The American National Standards Institute (ANSI) has a difficult task: how can it promulgate consensus standards, written entirely by volunteers in subcommittees and with no enforcement authority? In the case of ANSI's safety-related standards, how does this organization still warrant the attention of machine builders, OSHA, users and labor? In short, how does ANSI obtain respect and avoid being the Rodney Dangerfield of safety standards? The answer revolves around whether ANSI standards are really voluntary, or something much more.
One area of confusion for safety professionals, design engineers, machine builders and users involved with the implementation of the ANSI documents revolves around the enforceability of these consensus standards. After all, these are just voluntary standards, right? Well, the real answer is yes and no. Technically, ANSI standards are considered voluntary consensus standards and are not written as laws or regulations. In fact, the subcommittees that create the standards have no enforcement authority, much to the relief, I am sure, of the subcommittee members! Yet the standards themselves are widely recognized in industry as an excellent source of reference material, often with an easier-to-understand format than that of OSHA.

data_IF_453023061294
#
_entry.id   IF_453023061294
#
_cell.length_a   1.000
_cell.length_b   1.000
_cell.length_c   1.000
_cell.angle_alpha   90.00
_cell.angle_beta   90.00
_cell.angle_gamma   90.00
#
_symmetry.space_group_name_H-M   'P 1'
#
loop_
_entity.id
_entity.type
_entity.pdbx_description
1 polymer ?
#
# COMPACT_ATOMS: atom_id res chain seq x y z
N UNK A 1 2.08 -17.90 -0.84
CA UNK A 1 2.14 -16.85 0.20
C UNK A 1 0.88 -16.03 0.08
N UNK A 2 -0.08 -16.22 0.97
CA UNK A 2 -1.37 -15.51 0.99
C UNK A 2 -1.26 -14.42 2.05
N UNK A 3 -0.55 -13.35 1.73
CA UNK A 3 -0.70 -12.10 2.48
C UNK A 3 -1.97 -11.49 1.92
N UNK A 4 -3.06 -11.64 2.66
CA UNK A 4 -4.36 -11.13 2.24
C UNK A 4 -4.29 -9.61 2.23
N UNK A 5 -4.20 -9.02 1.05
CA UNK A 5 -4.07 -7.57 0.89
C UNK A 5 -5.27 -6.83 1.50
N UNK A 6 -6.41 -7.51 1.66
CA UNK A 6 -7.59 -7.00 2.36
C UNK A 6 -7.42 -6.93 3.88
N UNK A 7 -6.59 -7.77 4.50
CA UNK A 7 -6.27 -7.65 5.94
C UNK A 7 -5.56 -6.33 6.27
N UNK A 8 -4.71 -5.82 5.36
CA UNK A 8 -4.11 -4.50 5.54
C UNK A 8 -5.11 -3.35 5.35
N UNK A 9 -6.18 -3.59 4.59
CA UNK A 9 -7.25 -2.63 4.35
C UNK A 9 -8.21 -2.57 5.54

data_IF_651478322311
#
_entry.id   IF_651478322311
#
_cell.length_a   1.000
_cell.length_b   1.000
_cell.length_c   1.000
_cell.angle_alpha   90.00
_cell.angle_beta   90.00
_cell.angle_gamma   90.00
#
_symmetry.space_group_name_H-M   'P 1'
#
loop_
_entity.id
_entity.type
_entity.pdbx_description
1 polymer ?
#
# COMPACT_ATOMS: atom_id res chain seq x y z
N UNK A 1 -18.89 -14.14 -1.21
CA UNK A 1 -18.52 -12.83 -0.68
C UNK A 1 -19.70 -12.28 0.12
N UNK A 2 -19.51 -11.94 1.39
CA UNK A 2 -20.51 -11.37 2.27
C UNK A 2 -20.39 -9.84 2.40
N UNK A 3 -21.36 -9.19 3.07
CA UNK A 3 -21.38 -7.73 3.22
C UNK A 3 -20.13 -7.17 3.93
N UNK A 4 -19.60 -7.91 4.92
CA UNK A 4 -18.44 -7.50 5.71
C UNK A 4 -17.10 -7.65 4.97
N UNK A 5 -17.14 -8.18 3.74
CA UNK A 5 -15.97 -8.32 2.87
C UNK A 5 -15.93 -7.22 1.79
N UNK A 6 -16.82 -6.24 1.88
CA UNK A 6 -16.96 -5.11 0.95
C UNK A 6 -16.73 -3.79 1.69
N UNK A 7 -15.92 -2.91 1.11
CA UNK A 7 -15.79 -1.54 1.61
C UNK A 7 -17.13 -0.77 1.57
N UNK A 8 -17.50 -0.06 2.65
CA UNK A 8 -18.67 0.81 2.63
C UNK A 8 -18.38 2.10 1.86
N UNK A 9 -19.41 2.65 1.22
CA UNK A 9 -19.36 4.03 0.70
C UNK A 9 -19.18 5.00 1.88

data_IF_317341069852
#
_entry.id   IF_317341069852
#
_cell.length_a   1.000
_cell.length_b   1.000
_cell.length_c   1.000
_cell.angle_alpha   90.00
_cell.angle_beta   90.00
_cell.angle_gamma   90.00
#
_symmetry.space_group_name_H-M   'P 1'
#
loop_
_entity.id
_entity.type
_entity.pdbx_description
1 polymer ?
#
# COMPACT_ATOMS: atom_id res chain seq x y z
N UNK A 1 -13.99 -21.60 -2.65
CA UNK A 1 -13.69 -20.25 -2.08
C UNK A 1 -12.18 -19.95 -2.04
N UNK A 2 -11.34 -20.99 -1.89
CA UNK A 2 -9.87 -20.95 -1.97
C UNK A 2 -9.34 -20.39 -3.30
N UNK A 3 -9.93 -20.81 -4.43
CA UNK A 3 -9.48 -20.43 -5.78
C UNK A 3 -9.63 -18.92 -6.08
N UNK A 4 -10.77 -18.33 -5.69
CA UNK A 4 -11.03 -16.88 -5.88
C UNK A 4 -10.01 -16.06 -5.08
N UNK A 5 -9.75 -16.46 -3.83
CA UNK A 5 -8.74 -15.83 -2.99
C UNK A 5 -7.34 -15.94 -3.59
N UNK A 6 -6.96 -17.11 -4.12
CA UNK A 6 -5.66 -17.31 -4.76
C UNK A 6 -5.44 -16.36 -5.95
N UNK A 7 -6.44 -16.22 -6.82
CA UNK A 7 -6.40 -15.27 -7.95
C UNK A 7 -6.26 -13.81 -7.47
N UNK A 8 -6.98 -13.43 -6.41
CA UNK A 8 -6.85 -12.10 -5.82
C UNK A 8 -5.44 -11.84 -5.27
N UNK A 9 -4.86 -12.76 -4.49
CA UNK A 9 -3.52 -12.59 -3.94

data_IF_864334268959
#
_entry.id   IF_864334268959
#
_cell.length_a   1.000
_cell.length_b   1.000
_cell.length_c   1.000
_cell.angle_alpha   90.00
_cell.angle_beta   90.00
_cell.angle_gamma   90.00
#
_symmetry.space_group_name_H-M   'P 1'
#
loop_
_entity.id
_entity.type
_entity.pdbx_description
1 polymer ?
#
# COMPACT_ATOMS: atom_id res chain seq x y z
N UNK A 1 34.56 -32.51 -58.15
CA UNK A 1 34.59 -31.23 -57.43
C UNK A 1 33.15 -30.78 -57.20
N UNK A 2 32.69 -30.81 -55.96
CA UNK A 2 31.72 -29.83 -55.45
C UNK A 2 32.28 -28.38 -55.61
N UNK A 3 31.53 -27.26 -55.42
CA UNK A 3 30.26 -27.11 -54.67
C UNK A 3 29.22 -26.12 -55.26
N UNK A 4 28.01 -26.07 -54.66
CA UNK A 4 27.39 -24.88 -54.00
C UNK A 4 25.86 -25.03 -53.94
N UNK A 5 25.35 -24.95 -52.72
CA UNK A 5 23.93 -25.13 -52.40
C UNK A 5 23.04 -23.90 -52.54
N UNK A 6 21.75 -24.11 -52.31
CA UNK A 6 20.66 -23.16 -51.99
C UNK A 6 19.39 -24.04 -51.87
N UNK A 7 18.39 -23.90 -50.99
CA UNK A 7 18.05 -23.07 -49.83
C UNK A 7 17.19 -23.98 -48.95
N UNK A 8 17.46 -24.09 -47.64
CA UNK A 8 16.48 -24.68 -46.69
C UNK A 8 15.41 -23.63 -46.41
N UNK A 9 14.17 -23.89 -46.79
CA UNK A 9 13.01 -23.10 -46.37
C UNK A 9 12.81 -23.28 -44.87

The voluntary status of the standards can change significantly when OSHA adopts ANSI standards by reference. This is the case, for example, with OSHA 1910.215, Abrasive Wheel Machinery. The section, 1910.215(b)(12), requires abrasive wheel machinery guards to conform to the ANSI B7.1-1970 standard on abrasive wheels. By specifically incorporating the B7.1 standard in its regulations, OSHA has converted a voluntary standard into a federal requirement. Various state safety agencies may follow the same process as OSHA, and incorporate ANSI standard references in their respective state regulations, especially when taking the lead from OSHA. For example, California, Oregon and South Carolina all have similar rulings on the abrasive wheel machinery.